precedent for future litigants.
The Respondents’ final objection—that the court is without jurisdiction to enforce
facially valid subpoenas pending appeal—is frivolous and may be sanctionable.
Absent a stay, district courts retain jurisdiction to enforce their orders while review of
those orders is pending on appeal. See NLRB v. Cincinnati Bronze, Inc., 829 F.2d 585, 588 (6th
Cir. 1987); See also In re Fischer, 53 Fed. App’x 129, 133 (2d Cir. 2002); Barr v. United States,
No. 87-CV-3979 (DGT), 1995 U.S. Dist. LEXIS 3600, at *1 (E.D.N.Y. Mar. 9, 1995). In the
event that Respondents’ own legal research did not reveal this well-settled principle, the nearly
two pages of accurate supporting citations that appear in the R&R (see R&R at 17-18) should
have put them on notice.5
Respondents’ jurisdiction argument is not only legally baseless; it appears have been
made in bad faith. Although Respondents have insisted before this court that the court is without
jurisdiction to enforce the subpoenas pending resolution of their appeal, they have
simultaneously sought from the Court of Appeals a stay of their appeal pending resolution of
Respondents do not dispute the accuracy of the case law cited in the R&R, nor do they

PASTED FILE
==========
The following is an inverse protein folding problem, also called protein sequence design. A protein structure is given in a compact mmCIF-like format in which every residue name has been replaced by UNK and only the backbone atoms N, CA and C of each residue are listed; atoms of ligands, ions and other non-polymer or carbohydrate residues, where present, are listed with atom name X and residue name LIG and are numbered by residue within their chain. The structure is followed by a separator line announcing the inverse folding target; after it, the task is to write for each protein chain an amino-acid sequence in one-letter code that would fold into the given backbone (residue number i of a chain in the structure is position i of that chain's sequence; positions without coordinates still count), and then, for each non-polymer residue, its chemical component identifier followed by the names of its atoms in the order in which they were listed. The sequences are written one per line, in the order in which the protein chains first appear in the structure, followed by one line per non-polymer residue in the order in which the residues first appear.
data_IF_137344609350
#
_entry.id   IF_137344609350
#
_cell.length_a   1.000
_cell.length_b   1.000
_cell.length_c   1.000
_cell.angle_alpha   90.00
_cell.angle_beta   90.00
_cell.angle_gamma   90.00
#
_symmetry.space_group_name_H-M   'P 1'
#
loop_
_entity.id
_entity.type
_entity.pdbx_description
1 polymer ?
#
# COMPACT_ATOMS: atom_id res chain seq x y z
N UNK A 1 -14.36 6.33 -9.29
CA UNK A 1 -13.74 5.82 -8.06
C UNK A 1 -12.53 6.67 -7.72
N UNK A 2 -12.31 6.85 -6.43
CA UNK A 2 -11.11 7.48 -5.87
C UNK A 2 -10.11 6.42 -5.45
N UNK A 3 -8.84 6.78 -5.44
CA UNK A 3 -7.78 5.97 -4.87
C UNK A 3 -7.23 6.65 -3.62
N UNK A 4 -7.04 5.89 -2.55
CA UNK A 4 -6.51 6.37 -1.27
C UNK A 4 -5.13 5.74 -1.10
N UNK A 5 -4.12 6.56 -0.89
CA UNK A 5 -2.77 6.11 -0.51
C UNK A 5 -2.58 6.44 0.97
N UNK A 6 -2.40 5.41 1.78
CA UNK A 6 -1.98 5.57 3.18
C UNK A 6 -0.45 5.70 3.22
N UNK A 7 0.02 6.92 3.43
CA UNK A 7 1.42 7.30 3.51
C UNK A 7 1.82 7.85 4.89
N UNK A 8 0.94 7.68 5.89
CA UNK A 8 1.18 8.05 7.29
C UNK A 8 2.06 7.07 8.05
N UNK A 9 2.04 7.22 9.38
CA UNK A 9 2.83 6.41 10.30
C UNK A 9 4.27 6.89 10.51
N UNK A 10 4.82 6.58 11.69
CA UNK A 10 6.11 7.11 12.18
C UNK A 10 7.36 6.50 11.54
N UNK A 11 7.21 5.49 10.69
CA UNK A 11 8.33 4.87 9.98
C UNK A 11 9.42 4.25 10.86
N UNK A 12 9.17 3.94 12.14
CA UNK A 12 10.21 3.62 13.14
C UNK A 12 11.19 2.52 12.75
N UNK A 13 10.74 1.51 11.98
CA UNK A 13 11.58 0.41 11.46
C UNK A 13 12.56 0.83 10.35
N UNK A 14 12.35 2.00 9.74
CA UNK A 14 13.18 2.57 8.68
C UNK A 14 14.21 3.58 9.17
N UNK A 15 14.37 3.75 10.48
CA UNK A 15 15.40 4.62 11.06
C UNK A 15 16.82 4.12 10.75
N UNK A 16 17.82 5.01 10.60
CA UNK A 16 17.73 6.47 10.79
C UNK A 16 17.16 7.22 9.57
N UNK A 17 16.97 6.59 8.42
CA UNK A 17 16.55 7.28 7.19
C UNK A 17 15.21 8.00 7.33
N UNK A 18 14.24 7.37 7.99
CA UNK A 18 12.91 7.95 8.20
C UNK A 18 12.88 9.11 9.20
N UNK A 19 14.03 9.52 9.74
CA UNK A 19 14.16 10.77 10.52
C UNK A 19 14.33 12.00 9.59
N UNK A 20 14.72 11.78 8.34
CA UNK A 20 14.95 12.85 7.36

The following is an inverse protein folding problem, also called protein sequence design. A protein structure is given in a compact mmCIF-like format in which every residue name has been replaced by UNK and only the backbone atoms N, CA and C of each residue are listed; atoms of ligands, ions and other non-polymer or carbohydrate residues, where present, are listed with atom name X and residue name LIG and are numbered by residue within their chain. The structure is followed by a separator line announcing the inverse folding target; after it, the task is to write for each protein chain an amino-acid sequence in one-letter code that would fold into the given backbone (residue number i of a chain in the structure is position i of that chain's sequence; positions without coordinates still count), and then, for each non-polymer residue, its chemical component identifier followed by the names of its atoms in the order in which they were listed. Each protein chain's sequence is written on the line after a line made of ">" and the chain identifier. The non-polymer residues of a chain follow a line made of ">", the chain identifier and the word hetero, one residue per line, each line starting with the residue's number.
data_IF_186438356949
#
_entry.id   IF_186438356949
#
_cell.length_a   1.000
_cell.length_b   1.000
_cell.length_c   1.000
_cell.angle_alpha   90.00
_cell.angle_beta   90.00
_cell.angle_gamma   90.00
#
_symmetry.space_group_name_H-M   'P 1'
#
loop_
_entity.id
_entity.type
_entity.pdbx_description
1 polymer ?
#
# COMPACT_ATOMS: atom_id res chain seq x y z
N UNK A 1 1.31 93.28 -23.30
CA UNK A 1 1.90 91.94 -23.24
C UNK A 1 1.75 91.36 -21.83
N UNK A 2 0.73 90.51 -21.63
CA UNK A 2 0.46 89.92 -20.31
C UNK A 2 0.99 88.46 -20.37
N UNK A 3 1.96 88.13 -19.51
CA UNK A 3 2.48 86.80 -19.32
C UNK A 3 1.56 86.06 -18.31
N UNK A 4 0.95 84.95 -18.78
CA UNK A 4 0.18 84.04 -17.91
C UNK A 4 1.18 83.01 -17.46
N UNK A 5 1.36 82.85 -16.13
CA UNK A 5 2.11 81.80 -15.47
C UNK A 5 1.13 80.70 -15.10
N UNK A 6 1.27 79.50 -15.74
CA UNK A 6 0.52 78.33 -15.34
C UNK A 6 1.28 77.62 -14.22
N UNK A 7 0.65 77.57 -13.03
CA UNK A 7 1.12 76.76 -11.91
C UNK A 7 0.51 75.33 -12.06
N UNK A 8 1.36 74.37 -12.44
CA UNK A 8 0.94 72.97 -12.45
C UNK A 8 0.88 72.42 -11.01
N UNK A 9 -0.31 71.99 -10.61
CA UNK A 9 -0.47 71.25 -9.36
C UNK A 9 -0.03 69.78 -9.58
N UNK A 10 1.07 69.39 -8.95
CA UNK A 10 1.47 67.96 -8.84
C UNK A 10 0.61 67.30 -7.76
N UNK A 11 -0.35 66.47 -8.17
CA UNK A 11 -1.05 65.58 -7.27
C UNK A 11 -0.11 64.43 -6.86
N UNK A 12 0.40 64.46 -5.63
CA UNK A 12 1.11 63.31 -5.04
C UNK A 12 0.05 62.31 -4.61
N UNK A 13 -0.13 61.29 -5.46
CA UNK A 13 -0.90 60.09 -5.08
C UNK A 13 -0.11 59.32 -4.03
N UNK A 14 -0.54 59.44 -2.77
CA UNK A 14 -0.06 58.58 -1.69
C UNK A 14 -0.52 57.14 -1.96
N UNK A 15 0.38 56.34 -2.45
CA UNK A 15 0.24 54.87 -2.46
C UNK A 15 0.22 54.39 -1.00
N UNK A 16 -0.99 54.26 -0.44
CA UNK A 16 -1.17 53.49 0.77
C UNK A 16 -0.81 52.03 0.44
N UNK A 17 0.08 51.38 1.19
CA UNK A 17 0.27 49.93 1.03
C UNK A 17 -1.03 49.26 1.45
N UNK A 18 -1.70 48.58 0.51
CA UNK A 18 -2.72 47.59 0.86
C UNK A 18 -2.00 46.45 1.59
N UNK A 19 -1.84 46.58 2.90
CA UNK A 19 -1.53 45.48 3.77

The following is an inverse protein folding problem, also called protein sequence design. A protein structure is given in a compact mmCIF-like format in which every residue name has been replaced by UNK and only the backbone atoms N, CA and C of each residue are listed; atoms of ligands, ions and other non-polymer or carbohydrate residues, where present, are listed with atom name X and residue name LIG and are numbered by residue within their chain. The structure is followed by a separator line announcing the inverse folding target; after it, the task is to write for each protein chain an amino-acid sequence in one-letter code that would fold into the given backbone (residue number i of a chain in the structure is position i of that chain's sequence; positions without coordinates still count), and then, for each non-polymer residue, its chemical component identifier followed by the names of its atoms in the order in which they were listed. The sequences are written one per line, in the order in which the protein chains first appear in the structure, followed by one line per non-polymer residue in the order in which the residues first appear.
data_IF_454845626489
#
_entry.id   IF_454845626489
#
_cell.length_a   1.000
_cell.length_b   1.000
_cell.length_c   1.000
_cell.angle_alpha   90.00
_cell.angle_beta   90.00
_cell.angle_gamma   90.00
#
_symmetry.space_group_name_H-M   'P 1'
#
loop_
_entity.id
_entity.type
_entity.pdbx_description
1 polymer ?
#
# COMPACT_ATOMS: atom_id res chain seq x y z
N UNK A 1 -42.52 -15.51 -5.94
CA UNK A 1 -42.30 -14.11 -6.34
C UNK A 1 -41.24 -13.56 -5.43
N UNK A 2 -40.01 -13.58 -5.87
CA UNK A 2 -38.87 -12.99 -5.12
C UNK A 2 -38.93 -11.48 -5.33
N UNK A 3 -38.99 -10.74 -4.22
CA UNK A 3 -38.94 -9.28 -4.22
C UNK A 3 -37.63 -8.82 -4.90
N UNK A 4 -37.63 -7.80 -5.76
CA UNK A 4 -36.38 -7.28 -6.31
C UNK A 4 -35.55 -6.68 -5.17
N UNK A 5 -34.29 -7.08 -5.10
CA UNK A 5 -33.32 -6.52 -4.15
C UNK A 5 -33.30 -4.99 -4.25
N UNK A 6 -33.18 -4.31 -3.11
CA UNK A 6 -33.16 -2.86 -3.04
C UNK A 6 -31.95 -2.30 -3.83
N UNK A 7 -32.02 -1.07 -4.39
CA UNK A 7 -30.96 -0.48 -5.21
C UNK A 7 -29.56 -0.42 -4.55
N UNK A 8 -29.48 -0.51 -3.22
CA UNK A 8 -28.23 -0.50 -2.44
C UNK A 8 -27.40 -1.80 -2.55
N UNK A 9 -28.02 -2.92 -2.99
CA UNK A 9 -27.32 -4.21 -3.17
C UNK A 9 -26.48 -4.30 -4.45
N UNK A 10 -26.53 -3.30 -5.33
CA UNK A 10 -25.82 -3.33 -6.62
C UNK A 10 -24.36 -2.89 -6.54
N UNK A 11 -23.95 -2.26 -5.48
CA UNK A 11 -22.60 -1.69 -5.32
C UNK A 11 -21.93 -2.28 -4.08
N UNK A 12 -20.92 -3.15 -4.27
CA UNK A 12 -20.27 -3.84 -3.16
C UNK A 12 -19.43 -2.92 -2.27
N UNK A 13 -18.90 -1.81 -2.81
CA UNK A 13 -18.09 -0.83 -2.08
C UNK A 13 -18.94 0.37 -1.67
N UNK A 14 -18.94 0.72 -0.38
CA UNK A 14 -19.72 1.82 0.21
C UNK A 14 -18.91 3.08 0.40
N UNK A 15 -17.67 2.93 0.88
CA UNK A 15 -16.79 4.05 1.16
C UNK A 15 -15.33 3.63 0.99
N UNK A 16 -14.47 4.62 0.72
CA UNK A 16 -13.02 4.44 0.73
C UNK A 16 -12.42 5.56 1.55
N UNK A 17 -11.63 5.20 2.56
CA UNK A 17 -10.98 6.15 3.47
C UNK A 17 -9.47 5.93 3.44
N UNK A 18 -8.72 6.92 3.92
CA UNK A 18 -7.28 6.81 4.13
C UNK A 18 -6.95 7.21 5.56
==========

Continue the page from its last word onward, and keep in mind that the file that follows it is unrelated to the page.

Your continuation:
meaningfully distinguish these cases from their own. Instead, they simply recite the uncontested
proposition that “a federal district court and a federal court of appeals should not attempt to assert
jurisdiction over a case simultaneously.” (Resp’ts’ Mem. of Law at 22 (citing Griggs v. Provident
Consumer Discount, Co., 459 U.S. 56, 58 (1982)).) This rule, of course, applies to the expansion and
amendment of orders and judgments, not efforts to enforce them once they are final. See, e.g., Griggs,
459 U.S. at 57, 61 (holding that Rule 4(a) of the Federal Rules of Appellate Procedure precludes the
exercise of appellate jurisdiction where motion to amend judgment remains pending in the district court).
A cursory reading of the cases cited in the R&R would have revealed this obvious distinction.
The court further notes that Respondents’ argument relating to the proper timing of an appeal
from subpoenas (see Resp’ts’ Mem. of Law at 22-25) is utterly irrelevant to the issue at hand. Judge
Orenstein’s conclusion that the court has jurisdiction to enforce its facially valid subpoena post-appeal
has nothing to do with whether Respondents’ appeal was procedurally proper.
these proceedings—a proceeding they apparently believe the court lacks jurisdiction to resolve.
See Order Denying Mot. to Hold Appeal in Abeyance, In re Application of Debbie Gushlak, No.
11-2584, Dkt. No. 50 (2d Cir. Oct. 14, 2011). This is not the only time Respondents have taken
a position seemingly contrary their jurisdictional argument. Since filing their appeals, they have
continually petitioned the court for relief, often making specious requests such as that the court
strike Debbie Gushlak’s memorandum of law for referencing facts not supported by statements
sworn to under oath (see Docket Entry # 79), or that it order Debbie Gushlak to return allegedly